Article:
As charming a name as Feivish Hershel is, good thing the folks who bestowed this bit of Yiddishness on their baby boy forgot all about it. Because, years later, when that same son needed a Hebrew name, something a little less folksy was selected.
What they came up with was Matisyahu, the musical powerhouse who, when first appearing on the scene in 2004, was a most unusual sight. An Orthodox Jew with beard, black hat, and tzit tzit (fringes from the prayer garments) who sings reggae songs about his faith, Matisyahu comes across like Bob Marley meets Moses, with some rock instrumentation, rap lyrics, beat-boxing, and jazz tossed in. Matisyahu and his band, the Dub Trio, will be performing on Thursday, August 4 at the Majestic Ventura Theater.
The name Matisyahu comes from the Biblical name Matiyahu, the 2nd century BC Jewish leader of the Maccabees revolt. It is the Ashkenazic version of his English name, Matthew, and is fitting for a singer whose passionate songs call for peace, hope, and faith and draw heavily from the Bible and Jewish history.
While speaking with Matisyahu from his tour bus in Baltimore, I learned that music has always been a part of his nature, and that he sees it as a vehicle for spiritual elevation. “Music was always a natural thing for me,” he said. “When I write lyrics, it comes from a certain spiritual place, originating in some aspect of Judaism. My identity is wrapped up in that, and when I’m out on stage, it can be an emotional and spiritual experience.”
While always ethnically Jewish, Matisyahu was a late-bloomer in terms of his faith. Raised in White Plains, New York, his was a predominantly secular childhood with no strong connection to the sacred aspects of his Jewish heritage, or a belief in God.
The Rocky Mountains changed this. While on a trip to Colorado as a teen, seeing this range is what first inspired him to believe. As Matisyahu told the Jewish Ledger in 2006, the spiritual spark grew from there and “eventually I started to pray and take classes. Something was pushing me toward this part of my Jewish background.”
Also during this time, he encountered the music of Bob Marley, taking note of its heavy spiritual element; religion and reggae, rolled into one. “Reggae really lends itself to spirituality,” Matisyahu said. “It’s rhythmic, trance-like, simple and has lots of space. It takes you to a zone and shows you something more, something divine.”
He found an answer to his increasingly strong religious calling in the Hasidic Chabad Lubavitch movement, popped on a yarmulke, and went to study at their yeshiva (a school for Jewish learning). It was there that Matisyahu first combined Torah wisdom with tunes, and released his first album, Shake off the Dust … Arise!
Recalling how the yeshiva students took to the streets each Friday, looking for Jews to reintroduce to the rituals and traditions of the faith, he said, “When I went to record my first record, it was on a Friday, the only day you could leave the yeshiva. We would usually go out those days and put tefillin on people, and give out Shabbat candles. I had a route, would go to different stores and such. When I started with the music, since Friday was the only day I could go out and do it, I started going to the studio instead of the streets. The rabbis didn’t get it. So, I said, ‘If my dream comes true, and I’m sure that it will, I’m going to be able to reach a lot more people that way.’”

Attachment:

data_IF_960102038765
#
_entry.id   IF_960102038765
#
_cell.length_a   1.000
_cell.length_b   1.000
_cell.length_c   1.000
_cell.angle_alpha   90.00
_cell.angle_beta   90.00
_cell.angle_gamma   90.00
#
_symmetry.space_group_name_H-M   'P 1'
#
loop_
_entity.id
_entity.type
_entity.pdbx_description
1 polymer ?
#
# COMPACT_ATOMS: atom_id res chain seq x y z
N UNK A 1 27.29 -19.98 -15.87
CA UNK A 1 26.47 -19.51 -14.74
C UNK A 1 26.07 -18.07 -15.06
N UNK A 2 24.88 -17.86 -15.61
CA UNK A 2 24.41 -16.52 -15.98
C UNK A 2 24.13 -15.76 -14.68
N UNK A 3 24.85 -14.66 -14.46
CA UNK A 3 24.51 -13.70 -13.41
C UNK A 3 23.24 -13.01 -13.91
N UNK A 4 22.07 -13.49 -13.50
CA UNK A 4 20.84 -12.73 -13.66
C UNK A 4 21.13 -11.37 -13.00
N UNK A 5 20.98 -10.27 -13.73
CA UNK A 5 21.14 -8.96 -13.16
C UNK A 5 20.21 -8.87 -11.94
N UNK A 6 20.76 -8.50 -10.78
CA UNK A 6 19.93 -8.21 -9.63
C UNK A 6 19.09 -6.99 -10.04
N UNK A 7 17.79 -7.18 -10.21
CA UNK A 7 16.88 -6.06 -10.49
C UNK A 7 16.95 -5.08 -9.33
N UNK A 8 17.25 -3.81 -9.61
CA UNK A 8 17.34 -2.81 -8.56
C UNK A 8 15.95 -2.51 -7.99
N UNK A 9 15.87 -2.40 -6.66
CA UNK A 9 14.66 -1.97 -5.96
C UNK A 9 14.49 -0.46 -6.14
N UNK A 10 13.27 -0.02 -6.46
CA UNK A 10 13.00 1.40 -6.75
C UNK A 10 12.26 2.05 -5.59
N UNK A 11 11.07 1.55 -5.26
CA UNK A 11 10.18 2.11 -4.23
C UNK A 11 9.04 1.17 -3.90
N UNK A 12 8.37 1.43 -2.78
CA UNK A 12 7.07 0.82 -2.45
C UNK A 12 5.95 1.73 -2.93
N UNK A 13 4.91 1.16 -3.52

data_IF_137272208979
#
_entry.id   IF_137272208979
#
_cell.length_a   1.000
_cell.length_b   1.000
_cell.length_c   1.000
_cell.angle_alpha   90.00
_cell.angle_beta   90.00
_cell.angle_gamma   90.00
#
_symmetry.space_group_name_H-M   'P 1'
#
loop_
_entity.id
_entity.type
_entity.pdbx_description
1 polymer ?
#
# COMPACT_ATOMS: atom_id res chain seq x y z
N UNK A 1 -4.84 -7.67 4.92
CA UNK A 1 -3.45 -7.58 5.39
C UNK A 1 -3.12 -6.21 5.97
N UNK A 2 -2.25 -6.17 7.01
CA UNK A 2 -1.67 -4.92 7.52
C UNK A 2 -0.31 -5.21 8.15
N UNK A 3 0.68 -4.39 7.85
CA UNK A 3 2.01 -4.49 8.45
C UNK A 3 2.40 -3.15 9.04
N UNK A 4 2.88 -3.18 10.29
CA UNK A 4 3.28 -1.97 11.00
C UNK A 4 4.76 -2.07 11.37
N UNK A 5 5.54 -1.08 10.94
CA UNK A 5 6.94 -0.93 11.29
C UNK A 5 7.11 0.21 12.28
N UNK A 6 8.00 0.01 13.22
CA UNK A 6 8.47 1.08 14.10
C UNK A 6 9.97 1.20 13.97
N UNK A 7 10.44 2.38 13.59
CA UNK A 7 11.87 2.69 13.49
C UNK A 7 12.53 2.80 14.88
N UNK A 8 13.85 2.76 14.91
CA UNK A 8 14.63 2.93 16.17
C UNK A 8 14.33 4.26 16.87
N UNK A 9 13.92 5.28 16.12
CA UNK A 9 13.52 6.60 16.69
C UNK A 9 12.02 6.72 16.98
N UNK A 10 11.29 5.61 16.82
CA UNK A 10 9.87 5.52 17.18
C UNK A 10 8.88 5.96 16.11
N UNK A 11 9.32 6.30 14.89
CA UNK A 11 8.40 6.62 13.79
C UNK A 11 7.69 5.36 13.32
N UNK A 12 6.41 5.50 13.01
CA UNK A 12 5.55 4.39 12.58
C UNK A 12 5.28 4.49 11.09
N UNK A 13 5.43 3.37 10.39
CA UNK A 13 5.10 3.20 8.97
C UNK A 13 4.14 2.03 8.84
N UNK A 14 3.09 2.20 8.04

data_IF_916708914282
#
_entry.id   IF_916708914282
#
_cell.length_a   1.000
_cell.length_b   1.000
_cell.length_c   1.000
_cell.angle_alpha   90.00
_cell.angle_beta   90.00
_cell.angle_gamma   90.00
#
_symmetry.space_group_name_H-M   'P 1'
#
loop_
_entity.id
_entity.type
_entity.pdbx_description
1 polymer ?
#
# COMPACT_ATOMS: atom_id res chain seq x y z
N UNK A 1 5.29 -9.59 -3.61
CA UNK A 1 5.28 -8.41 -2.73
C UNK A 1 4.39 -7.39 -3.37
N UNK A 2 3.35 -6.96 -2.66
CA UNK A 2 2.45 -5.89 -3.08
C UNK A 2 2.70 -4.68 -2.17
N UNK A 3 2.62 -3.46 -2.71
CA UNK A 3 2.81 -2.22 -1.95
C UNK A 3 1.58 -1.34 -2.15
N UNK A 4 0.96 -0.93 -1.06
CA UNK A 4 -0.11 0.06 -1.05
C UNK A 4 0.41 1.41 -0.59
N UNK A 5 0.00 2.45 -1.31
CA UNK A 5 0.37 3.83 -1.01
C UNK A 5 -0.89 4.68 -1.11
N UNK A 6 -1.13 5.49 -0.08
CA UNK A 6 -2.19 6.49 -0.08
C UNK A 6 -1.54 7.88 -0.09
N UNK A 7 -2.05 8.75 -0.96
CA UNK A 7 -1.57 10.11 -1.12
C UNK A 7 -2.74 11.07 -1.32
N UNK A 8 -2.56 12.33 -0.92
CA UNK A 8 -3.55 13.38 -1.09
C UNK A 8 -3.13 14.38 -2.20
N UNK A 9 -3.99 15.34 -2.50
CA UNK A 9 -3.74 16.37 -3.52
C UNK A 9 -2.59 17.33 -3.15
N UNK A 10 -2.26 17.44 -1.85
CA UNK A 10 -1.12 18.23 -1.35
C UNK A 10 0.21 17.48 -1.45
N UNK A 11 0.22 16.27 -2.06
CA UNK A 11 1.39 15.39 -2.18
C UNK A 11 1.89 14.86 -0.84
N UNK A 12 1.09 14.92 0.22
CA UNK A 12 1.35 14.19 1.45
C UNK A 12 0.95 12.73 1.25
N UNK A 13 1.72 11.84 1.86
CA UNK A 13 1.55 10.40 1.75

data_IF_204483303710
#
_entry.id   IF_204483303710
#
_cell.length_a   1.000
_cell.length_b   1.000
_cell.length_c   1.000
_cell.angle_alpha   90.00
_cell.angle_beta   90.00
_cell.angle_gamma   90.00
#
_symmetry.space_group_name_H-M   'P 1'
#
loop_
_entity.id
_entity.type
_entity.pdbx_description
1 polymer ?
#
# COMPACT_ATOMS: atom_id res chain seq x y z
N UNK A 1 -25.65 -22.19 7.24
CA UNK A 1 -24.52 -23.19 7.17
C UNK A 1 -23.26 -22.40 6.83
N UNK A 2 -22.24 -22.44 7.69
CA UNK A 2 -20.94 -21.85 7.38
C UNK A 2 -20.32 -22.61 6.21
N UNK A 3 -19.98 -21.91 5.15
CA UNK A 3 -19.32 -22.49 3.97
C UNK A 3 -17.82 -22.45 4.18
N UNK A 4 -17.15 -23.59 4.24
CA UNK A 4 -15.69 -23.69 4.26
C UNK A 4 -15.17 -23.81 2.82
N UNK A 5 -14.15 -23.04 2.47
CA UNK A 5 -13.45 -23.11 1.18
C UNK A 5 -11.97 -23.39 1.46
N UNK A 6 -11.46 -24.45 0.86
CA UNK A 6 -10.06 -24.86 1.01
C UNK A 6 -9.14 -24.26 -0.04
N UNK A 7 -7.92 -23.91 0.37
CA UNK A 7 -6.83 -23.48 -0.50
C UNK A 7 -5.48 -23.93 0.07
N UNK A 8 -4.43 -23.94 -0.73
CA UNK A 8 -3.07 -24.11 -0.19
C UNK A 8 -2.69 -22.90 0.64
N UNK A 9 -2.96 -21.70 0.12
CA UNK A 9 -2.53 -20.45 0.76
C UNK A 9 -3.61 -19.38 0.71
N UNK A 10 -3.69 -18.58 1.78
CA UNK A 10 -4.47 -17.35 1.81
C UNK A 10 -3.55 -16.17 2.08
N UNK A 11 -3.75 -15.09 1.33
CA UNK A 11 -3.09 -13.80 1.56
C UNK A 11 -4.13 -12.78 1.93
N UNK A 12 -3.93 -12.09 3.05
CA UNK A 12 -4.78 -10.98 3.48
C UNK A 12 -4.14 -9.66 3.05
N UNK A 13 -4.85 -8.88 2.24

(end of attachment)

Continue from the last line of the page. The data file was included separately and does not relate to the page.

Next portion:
Though he ultimately transitioned out of the Chabad Lubavitcher world, Matisyahu is still an observant Hasidic Jew. Songs such as “Jerusalem,” “Exaltation,” and his Top 40-hit, “King Without a Crown,” all reference the scriptures (particularly the Psalms), and in his personal life, he abstains from smoking, drinking, and drugs, and will not perform on Shabbat (the Jewish Sabbath).
After his first album, Matisyahu went on to release several more live and studio albums, Live At Stubbs, Vol. 2, being the most recent. “The music was always a mixture, from my very first record,” he said. “When I first started out, there really wasn’t much of this going on; Jewish themes with modern-day music. But, there was a niche for it.”
The platinum-selling Semite’s most recent studio LP, Light, moved away from his musical origins and toward a newer, more acoustic, folksy-soul direction. It also reflects growth in his vocal chops. “Light was the biggest departure for me,” he explained. “I was encouraged to sing without the reggae accent. I’d been working on my voice and felt more comfortable. I was not a trained singer. When a teen, I really never saw the point, but, once my career started I began learning techniques and became obsessed with it. One teacher showed me how I wasn’t reaching my potential. I saw what I was capable of.”
Though the 32-year-old Matisyahu has performed all over the world, he added, “I haven’t yet played in China, India, or Africa, but, I would love to get everywhere at some point!”
Matisyahu headlines an all-ages show at the Majestic Ventura Theater (26 S. Chestnut St.) on Thursday, August 4 at 7 p.m. Tea Leaf Green and John West open. For tickets and show info, call 653-0721 or visit venturatheater.net.